Refugees on Papua New Guinea's Manus Island are begging the New Zealand prime minister for help.
Jacinda Ardern will meet her Australian counterpart Malcolm Turnbull in Sydney on Sunday and the crisis on Manus will be high on the agenda.
It is thought she will reiterate an offer to take some of the refugees Australia detains on Manus and Nauru.
NZ is our best chance, standing by offer to take refugees. Australia blocking but has no right to say no. You can't keep political hostages.— Behrouz Boochani (@BehrouzBoochani) November 2, 2017
The detention centre on Manus was officially closed this week, but more than 600 refugees are refusing to leave.
Australia wants them to move to facilities in the island's main town, Lorengau, but the refugees are afraid of further attacks by locals opposed to the relocation.
With food, water, power and health services cut from the centre, Sudanese refugee Abdul Aziz Adam said Australia was torturing the men whose only hope was New Zealand.
"Australia deny to give our fundamental rights such as water and food. They force us to starve. They want us to be resettled in Papua new Guinea where even the people of Papua New Guinea they do not want us to resettle in their country," he said.
"We on Manus Island we have lost hope and the only hope we now have is the New Zealand government. The honourable prime minister of New Zealand, we are begging you and pleading you to help us. We need your help."
The centre was closed after the PNG Supreme Court ruled last year it was illegal to detain asylum seekers.
Its gates were opened, turning detention into exile on a remote island where refugees were often robbed and attacked with machetes.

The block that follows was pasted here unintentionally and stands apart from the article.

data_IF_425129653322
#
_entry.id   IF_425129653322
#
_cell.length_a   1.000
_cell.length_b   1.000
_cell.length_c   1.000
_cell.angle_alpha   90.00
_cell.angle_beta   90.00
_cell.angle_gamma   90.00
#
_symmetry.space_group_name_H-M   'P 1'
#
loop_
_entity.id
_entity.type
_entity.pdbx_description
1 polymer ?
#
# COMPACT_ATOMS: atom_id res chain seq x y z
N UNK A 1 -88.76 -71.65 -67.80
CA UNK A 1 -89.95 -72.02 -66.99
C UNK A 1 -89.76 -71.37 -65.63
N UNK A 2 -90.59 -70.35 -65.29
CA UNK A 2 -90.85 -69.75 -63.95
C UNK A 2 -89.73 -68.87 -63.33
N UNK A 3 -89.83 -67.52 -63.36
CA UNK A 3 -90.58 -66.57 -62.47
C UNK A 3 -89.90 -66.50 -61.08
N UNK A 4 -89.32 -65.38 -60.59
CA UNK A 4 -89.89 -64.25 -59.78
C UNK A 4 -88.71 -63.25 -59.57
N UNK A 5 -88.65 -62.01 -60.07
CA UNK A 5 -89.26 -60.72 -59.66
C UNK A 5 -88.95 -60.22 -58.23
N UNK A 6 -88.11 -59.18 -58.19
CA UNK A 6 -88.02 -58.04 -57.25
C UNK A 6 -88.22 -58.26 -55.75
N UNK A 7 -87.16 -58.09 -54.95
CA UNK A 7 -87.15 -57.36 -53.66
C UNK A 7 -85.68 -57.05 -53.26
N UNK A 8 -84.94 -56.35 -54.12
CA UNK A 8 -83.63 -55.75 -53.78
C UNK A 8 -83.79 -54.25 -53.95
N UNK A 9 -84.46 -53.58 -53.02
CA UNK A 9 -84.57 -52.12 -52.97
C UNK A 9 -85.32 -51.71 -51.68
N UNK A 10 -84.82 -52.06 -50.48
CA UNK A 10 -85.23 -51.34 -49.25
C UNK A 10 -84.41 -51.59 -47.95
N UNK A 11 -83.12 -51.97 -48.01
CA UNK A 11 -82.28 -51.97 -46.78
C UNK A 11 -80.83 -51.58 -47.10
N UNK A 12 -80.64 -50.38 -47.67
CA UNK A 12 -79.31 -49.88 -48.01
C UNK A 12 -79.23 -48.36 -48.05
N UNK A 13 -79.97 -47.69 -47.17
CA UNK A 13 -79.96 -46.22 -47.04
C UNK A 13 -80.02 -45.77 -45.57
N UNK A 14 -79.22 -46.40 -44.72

Most of the men became too afraid to leave the relative safety of the centre's fences.
That suited the locals who felt the young and institutionalised detainees were making trouble in their community.
An offer was made by Wellington to resettle some of Australia's offshore detainees which Canberra rejected, as the refugees would be able to enter Australia if they became New Zealand citizens.
But that should not have scuppered the deal, according Iranian refugee Amir Taghinia who is in Port Moresby for medical treatment
"Why Australia is blocking these people from going to New Zealand? Australia has no right to do this. These people were already found to be genuine refugees. Papua New Guinea does not want them and these people are happy with going to New Zealand and never setting foot in Australia," he said.
"So if the New Zealand prime minister is going to Australia I would ask Jacinda Ardern, please I would like to beg her, do something for these guys. Push the Australian government help these people to get out of Manus Island."
Lawyers are applying to the PNG Supreme Court to order the restoration of vital services to the centre without which the United Nations said a vulnerable group was threatened by sickness.
The Kurdish journalist and refugee Behrouz Boochani said the men's health was already deteriorating.
According to Mr Boochani, some have infections and a man suffering from mental illness committed an act of self harm.
But with no fumigation, the journalist said mosquitos carrying malaria and other tropical diseases had become a threat.
"600 forgotten people here, we are asking for help. The people are in a big starvation. There is not any water, food and the tropical mosquitos, we were struggling with the mosquitos too.
"We are asking help from the Red Cross or any international organisation to help us."
The desperate men on Manus dug a well in the centre and welcomed a sudden downpour yesterday by collecting rain water.
But days without food had taken a toll on Afghan refugee Walid Zazai.
"Australia why are you starving us? We would happy if they shoot us because the suffering would end soon if they shoot us.
"Please if you don't want us let us go to New Zealand or other safe countries."